Most of us like the idea of freedom of speech very much.
It’s enshrined in the Universal Declaration of Human Rights, and is the cornerstone of Western democracy.
We like human rights. And we also like Western democracy. They seem to serve us well.
But it appears we are only fierce defenders of freedom of speech under one condition: If that speech happens to perfectly reflect what we think. Then – and only then – is it worth fighting for.
It all began when an 18-year-old woman named Madeline, who was raised Christian, decided to put a Facebook filter on one of her profile pictures. The filter read “It’s OK to vote ‘No'”, regarding the same-sex marriage plebiscite.
Madeline was employed by a woman named Madlin Sims, who runs Canberra-based entertainment company, Capital Kids Parties.
Sims’ brother, a friend of Madeline, alerted the business owner to the filter on Madeline’s Facebook page, and then asked directly if she would take it down.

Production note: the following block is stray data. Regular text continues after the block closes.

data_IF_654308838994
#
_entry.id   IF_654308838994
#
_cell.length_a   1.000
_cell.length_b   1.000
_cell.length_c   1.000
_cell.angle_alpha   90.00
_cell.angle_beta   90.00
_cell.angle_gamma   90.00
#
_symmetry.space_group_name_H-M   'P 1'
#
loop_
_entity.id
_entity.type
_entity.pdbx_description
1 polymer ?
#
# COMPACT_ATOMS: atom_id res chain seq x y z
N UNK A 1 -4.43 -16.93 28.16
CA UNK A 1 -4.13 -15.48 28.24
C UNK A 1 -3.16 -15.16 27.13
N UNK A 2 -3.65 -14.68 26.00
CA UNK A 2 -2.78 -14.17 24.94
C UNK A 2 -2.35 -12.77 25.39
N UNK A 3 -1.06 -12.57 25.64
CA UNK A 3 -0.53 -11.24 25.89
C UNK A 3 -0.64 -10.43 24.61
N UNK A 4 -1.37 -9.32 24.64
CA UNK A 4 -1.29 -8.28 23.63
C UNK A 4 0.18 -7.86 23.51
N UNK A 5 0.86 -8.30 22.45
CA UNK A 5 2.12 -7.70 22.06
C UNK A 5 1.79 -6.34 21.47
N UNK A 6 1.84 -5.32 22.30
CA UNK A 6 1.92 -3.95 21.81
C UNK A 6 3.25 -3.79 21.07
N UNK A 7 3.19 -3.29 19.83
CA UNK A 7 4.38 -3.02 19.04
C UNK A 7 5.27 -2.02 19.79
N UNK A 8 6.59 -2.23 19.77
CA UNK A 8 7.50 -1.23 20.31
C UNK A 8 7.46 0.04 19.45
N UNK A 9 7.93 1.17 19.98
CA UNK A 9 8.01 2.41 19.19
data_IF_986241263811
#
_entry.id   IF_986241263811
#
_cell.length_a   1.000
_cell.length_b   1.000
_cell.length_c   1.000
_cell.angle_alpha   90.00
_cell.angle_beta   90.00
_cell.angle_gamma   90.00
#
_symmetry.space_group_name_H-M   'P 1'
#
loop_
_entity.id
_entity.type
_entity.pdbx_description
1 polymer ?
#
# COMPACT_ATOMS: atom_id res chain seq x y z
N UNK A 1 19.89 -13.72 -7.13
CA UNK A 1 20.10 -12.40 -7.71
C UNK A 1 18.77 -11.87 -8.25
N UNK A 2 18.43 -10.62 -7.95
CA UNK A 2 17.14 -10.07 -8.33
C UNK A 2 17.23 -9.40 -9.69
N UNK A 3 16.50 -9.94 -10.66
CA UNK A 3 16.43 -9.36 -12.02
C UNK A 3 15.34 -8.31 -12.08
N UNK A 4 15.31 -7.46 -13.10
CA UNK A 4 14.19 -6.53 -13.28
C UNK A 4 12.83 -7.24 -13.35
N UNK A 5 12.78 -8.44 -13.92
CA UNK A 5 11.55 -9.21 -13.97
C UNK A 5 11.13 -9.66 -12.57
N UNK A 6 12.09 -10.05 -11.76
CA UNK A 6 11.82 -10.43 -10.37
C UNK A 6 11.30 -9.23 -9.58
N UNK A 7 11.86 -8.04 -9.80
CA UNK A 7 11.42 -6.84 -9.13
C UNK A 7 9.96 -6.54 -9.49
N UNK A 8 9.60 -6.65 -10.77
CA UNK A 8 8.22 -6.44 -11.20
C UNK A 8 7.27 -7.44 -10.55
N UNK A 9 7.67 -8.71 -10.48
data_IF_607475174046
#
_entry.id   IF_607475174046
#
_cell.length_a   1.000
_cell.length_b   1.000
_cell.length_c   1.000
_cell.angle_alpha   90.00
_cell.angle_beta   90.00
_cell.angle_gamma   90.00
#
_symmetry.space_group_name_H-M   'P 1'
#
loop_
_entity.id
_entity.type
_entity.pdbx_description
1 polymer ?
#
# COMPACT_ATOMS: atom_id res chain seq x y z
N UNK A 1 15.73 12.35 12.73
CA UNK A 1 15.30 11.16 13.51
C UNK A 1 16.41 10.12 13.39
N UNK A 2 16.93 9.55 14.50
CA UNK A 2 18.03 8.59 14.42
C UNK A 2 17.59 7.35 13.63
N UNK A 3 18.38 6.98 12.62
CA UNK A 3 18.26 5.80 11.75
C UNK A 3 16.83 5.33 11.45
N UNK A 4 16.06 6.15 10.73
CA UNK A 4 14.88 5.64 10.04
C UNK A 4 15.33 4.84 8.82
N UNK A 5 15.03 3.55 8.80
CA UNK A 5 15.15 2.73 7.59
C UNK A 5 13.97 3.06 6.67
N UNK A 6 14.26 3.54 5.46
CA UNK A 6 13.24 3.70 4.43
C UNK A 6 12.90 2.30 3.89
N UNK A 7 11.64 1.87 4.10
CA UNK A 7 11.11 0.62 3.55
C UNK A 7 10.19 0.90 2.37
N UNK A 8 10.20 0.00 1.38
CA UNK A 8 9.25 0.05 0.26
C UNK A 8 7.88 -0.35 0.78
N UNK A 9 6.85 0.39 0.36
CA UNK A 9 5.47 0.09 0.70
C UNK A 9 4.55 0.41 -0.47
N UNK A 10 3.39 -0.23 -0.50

Madeline refused, and says she calmly explained her ‘no’ vote was consistent with her religious beliefs. Sims, conversely, says Madeline was aggressive and “verbally attacked” her brother. As it stands, there is no evidence for either claim.
Following their disagreement, Sims made the decision to terminate Madeline’s employment with Capital Kids Parties, and informed her via a Facebook message.
After Madeline’s dismissal, Sims posted on Facebook: “Today I fired a staff member who made it public knowledge they feel ‘it’s okay to vote no’. Advertising your desire to vote no for SSM is, in my eyes, hate speech…